4. The appliance of claim 1, wherein the appliance further comprises a switch, the switch employed to toggle the analog display between displaying a first current temperature of the cooking chamber and a second current temperature of the probe thermometer.
5. A method of monitoring cooking temperatures, the method comprising the steps of:
entering a first set point temperature;
temporarily displaying the first set point temperature;
entering a second set point temperature;
temporarily displaying the second set point temperature; and
alternatively displaying a first current temperature as the first current temperature rises toward the first set point temperature and a second current temperature as the second current temperature rises toward the second set point temperature on a single display configured to display either of the first current temperature or the second current temperature.
6. The method of claim 5, wherein the method further comprises the step of toggling between entering the first set point temperature and entering the second set point temperature.
7. The method of claim 5, wherein the step of temporarily displaying the first set point temperature and the step of displaying the second set point temperature are each performed using a single analog display.
8. The method of claim 5, wherein the step of alternatively displaying the first and second current temperatures is performed on a single analog display.
9. The method of claim 5, wherein the steps of entering the first and second set point temperatures are performed using a single input device.
10. The method of claim 5, wherein the first set point temperature is for a cooking chamber and the second set point temperature is for a probe thermometer.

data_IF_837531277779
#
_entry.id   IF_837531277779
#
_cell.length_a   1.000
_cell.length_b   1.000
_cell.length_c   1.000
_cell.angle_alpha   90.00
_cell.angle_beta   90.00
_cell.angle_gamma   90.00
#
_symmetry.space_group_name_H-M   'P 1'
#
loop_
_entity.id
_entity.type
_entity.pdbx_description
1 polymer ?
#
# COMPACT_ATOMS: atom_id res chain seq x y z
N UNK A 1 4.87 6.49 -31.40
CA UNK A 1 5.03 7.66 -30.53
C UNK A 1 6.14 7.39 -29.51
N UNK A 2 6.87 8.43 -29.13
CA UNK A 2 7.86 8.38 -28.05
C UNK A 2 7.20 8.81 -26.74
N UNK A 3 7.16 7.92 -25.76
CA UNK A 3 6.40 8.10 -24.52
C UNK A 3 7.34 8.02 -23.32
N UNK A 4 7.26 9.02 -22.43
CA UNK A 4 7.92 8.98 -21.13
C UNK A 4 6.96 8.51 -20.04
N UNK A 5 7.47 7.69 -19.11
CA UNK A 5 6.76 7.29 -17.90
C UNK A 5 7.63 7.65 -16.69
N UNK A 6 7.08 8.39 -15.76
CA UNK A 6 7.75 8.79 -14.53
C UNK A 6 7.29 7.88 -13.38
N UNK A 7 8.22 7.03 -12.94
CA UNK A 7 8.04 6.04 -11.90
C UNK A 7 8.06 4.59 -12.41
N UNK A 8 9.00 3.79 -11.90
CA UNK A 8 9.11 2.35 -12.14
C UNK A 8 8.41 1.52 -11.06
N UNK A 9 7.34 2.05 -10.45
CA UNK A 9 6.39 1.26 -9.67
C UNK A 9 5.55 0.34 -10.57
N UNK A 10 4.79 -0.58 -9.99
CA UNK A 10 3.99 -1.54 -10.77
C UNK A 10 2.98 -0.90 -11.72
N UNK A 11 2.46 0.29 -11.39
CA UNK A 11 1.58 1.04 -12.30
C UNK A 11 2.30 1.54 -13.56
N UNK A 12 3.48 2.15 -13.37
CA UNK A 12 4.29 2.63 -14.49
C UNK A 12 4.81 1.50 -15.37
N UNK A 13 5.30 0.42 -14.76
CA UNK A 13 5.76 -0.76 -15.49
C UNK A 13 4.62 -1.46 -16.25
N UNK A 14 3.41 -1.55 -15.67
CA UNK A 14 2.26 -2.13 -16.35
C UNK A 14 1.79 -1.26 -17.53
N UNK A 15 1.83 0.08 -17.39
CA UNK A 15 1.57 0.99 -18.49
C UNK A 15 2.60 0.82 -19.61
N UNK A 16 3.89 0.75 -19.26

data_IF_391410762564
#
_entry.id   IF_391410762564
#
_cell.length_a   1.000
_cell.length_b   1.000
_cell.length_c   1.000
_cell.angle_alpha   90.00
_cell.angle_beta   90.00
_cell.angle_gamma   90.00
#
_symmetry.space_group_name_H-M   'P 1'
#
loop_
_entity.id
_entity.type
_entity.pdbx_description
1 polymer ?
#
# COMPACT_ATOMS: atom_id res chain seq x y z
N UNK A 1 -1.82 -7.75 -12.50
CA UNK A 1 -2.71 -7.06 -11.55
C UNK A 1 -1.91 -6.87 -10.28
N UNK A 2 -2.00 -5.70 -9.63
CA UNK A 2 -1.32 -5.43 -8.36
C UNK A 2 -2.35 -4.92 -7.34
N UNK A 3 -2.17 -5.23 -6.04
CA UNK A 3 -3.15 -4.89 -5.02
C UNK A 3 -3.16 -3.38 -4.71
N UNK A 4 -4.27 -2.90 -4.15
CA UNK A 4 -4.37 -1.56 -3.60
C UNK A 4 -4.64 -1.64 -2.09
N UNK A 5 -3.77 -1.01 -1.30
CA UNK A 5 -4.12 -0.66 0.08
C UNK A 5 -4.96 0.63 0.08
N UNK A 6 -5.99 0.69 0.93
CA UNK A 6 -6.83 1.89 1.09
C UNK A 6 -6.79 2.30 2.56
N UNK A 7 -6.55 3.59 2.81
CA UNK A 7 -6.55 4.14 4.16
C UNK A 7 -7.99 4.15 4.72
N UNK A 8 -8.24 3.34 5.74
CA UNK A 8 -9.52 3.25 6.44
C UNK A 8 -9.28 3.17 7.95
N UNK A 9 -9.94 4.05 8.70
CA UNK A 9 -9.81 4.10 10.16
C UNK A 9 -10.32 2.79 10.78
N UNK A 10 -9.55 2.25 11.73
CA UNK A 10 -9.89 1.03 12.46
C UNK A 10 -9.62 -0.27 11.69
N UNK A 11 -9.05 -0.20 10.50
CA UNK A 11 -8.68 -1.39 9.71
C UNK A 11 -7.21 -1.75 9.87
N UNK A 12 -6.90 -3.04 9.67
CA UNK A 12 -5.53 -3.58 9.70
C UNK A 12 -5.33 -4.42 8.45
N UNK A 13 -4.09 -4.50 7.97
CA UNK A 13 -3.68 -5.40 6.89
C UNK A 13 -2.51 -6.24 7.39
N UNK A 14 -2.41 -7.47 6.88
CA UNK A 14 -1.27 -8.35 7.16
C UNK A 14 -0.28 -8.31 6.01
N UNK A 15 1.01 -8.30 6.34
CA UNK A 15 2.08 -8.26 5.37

Description
FIELD OF THE INVENTION

This invention generally relates to temperature setting control and display and, in particular, to temperature setting control and display for an appliance using a stepper motor.

BACKGROUND OF THE INVENTION

A typical appliance (e.g., oven, range, grill, etc.) includes an input device, such as a rotatable knob, coupled to a thermostatic control. As the knob is rotated, a set point temperature is provided to the control. When the set point temperature is reached, the control instructs a heat source (e.g., a heating element, a broiler element, etc.) within a cooking chamber (e.g., an oven compartment) of the appliance to stop generating heat.

The conventional appliance also includes a selector switch or similar device operably coupled to the heat source. Depending on how the selector switch is positioned, a particular cooking method (e.g., bake, broil, etc.) is selected. As well known in the art, the knob and the selector switch are, at times, combined into a single, multi-functional device. In such cases, both the set point temperature and the cooking method are input and selected with the lone device.